Social Scientist. v 1, no. 3 (Oct 1972) p. 20.


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KK MISHRA

Linguistic Nationalities in India

IN1952EMS Namboodin^ad had published The rational Question in Xmz^Twhich in many ways attempted t6"apply the general principles of historical materialism to the evolution of the Malayalam speaking people and their emergence as a nationality. He wrote : "It is hoped comrades of the other three nationalities of Madras, as well as of all nationalities in India will interpret their own people and their problems, so that democrats and progressives all over India can better understand each other and, on the basis of this understanding, lay the necessary basis of ^the unity of the peoples of the various nationalities of India not by force but by their voluntary consent to the creation of a common State5 (Programme of the Communist Party of India )/?l Unfortunately, histories of the growth and formation of other nationalities, who together form the Indian nation, are yet to be written from this point of view*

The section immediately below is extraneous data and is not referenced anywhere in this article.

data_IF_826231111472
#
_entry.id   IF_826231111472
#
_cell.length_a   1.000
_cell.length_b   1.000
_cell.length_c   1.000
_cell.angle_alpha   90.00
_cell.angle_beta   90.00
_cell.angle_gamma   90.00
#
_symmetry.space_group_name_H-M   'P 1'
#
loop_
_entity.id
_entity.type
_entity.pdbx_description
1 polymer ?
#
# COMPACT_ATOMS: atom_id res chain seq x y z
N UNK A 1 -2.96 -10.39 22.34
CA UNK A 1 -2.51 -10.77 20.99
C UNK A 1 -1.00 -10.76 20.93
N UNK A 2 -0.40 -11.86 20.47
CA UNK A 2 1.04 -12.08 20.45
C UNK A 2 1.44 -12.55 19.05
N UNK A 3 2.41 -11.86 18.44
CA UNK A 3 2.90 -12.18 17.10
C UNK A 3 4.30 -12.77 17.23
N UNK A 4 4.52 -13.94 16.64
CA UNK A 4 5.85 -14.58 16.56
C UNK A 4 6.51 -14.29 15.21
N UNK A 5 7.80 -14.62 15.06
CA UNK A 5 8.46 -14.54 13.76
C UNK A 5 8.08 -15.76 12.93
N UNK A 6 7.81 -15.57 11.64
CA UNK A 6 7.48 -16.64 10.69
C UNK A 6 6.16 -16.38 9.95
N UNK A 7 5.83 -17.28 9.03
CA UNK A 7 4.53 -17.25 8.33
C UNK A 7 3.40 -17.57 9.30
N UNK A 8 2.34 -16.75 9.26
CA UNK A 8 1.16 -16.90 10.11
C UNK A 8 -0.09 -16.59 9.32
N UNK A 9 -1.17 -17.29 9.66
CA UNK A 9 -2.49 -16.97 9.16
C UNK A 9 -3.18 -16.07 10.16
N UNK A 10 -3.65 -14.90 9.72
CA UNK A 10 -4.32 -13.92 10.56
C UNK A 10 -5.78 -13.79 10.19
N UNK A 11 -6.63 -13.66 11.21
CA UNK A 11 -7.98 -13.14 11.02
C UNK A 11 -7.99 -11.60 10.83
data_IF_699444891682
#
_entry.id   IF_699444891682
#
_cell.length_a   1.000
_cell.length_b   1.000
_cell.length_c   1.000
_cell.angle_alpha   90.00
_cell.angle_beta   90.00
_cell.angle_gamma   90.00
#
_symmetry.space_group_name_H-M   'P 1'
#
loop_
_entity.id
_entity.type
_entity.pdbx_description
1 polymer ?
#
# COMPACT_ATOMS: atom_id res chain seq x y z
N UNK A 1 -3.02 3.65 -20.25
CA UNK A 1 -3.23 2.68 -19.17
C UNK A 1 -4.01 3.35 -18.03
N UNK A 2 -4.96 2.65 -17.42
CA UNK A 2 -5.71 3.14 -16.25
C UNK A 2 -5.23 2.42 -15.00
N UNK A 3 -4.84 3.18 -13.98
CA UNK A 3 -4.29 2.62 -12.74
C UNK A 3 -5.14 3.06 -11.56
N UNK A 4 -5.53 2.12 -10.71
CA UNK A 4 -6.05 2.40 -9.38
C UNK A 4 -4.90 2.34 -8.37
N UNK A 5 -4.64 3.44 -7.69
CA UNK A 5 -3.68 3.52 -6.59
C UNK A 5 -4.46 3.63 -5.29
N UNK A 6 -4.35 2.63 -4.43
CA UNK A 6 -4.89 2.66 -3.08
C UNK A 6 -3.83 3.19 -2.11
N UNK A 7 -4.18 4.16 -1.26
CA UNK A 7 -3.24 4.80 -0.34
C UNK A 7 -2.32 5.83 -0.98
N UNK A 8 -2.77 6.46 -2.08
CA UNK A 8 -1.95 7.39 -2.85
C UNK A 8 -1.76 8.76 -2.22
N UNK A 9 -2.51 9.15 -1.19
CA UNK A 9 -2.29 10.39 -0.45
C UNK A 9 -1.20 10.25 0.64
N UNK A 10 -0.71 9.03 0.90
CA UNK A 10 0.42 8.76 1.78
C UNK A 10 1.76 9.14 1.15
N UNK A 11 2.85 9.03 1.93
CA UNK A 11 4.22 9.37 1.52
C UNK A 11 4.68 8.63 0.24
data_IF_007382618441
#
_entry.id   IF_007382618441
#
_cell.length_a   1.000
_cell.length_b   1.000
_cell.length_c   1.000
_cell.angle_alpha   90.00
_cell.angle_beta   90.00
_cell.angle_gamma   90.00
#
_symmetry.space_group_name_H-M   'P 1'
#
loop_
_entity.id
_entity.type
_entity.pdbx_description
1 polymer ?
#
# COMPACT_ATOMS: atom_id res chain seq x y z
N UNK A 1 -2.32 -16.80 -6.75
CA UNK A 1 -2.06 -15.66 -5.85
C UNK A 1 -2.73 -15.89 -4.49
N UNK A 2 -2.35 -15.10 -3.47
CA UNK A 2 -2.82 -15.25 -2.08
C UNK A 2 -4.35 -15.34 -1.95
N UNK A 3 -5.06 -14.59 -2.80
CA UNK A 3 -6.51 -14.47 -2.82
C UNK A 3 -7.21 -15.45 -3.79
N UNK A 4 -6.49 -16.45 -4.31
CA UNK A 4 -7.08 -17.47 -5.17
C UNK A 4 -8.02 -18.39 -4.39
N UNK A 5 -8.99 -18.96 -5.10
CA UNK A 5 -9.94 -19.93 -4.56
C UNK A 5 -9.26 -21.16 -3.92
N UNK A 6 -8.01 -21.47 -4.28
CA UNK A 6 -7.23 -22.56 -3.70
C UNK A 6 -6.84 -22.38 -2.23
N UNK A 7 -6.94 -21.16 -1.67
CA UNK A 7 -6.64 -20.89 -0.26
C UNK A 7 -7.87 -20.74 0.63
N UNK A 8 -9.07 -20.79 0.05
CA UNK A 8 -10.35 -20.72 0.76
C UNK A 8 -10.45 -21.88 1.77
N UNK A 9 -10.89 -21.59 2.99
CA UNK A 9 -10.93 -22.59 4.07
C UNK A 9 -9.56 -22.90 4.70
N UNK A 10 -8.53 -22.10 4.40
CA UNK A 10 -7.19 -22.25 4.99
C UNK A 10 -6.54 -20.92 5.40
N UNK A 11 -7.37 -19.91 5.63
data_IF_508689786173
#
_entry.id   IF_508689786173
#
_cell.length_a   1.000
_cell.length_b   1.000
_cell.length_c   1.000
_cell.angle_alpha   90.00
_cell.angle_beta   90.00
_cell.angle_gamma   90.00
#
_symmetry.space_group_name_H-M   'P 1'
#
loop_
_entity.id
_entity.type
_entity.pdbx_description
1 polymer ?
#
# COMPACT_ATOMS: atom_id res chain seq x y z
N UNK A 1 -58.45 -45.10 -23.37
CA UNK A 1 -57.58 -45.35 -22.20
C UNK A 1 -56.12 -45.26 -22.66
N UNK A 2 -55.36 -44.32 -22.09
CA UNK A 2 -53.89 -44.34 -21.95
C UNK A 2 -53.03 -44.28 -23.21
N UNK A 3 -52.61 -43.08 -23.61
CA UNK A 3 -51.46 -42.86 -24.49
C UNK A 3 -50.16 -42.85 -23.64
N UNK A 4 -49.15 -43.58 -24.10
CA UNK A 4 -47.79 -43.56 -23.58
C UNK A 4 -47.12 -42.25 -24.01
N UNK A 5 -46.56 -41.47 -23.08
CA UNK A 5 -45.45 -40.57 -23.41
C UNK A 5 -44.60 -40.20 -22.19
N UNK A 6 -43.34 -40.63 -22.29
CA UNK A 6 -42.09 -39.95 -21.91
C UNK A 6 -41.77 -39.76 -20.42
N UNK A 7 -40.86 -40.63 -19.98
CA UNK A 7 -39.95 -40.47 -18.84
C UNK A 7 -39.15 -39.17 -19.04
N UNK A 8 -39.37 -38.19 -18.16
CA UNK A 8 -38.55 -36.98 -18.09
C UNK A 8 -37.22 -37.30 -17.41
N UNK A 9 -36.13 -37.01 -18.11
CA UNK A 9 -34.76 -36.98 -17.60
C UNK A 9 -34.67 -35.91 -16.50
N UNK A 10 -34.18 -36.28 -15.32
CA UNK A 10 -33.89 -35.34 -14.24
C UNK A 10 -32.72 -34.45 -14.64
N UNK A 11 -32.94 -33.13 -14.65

The historians of the imperialist school regarded India ^ as a mere ^geographical expression like Europe or Africa^ Sir John Seeley declared, "It does not mark the territory of a nation and a language, but the territory of many nations and many languages."2 The Simon Commission, analysing the Indian problem, had spoken of the ^rigid complication of



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